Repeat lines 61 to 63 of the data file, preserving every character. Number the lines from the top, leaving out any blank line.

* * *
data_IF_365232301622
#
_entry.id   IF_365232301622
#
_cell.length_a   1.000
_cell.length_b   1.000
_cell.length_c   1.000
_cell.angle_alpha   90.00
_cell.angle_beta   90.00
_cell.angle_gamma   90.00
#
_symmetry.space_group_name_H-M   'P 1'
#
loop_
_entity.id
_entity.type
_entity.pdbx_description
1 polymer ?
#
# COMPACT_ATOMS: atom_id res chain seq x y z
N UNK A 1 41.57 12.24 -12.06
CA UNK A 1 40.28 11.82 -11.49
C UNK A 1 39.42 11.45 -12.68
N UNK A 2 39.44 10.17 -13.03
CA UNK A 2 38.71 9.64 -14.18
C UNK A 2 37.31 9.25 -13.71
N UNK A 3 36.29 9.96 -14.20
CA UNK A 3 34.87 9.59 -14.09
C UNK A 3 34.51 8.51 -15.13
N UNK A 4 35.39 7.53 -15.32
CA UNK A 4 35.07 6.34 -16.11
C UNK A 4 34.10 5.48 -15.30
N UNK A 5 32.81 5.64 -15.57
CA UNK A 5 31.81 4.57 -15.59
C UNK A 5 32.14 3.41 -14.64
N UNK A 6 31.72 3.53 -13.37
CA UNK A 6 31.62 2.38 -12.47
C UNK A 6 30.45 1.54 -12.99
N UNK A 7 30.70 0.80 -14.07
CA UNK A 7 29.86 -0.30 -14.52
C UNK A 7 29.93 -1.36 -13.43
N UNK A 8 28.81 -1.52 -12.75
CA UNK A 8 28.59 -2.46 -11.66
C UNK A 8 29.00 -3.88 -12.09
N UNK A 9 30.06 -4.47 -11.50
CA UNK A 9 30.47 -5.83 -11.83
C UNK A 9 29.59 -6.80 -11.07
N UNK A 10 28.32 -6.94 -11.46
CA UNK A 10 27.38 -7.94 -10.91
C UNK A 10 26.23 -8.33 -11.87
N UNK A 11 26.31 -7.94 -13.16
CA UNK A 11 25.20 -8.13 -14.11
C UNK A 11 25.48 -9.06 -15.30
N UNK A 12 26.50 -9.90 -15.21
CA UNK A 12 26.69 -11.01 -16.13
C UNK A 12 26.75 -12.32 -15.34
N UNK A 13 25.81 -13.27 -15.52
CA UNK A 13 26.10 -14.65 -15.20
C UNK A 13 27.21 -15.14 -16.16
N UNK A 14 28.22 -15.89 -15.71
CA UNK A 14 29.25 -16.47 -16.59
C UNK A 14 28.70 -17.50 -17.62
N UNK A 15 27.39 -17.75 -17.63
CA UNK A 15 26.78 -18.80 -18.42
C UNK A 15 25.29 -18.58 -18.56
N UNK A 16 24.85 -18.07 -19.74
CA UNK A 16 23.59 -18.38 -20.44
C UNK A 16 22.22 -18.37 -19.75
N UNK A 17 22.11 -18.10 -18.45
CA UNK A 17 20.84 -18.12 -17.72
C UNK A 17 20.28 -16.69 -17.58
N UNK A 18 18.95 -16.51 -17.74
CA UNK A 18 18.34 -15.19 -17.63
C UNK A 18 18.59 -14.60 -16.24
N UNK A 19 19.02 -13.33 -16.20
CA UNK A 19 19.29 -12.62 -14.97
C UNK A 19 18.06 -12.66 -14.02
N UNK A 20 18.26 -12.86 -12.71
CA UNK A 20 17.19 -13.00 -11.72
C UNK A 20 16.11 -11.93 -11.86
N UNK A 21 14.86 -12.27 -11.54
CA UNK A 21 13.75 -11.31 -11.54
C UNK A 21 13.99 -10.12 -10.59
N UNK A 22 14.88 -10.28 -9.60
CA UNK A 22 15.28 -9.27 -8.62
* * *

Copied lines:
CA UNK A 14 29.25 -16.47 -16.59
C UNK A 14 28.70 -17.50 -17.62
N UNK A 15 27.39 -17.75 -17.63